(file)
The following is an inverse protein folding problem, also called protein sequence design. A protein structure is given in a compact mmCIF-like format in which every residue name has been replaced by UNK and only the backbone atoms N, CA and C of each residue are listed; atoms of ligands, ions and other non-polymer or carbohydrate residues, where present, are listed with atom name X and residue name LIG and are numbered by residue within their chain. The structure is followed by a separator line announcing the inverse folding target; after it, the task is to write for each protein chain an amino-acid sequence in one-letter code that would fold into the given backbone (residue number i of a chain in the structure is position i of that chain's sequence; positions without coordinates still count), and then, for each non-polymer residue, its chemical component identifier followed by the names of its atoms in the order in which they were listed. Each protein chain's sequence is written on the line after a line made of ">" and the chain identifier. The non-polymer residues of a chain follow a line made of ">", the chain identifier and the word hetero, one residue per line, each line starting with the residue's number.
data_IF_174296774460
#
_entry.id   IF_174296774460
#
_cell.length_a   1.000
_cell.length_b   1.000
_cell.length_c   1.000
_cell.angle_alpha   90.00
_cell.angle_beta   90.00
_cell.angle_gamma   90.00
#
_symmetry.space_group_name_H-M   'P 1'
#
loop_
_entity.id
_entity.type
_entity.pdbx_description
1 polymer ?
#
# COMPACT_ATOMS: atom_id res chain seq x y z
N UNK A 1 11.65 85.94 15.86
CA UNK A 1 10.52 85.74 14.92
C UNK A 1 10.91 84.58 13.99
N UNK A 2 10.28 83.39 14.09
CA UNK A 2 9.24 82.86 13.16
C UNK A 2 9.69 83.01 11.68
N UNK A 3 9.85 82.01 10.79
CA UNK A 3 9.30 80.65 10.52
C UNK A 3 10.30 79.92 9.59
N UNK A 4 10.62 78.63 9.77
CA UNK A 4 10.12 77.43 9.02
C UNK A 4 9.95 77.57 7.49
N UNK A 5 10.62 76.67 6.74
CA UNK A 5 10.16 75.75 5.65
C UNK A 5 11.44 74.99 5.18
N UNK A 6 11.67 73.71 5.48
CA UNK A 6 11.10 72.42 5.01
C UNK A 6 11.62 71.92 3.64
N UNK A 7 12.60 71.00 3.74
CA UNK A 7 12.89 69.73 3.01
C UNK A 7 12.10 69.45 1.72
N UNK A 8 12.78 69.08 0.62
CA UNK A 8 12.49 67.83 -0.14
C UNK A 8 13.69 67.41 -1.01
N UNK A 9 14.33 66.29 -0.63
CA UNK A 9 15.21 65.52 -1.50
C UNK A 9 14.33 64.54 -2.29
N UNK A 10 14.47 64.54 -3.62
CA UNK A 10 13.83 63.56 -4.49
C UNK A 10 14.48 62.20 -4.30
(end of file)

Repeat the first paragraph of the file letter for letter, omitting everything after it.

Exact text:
The following is an inverse protein folding problem, also called protein sequence design. A protein structure is given in a compact mmCIF-like format in which every residue name has been replaced by UNK and only the backbone atoms N, CA and C of each residue are listed; atoms of ligands, ions and other non-polymer or carbohydrate residues, where present, are listed with atom name X and residue name LIG and are numbered by residue within their chain. The structure is followed by a separator line announcing the inverse folding target; after it, the task is to write for each protein chain an amino-acid sequence in one-letter code that would fold into the given backbone (residue number i of a chain in the structure is position i of that chain's sequence; positions without coordinates still count), and then, for each non-polymer residue, its chemical component identifier followed by the names of its atoms in the order in which they were listed. Each protein chain's sequence is written on the line after a line made of ">" and the chain identifier. The non-polymer residues of a chain follow a line made of ">", the chain identifier and the word hetero, one residue per line, each line starting with the residue's number.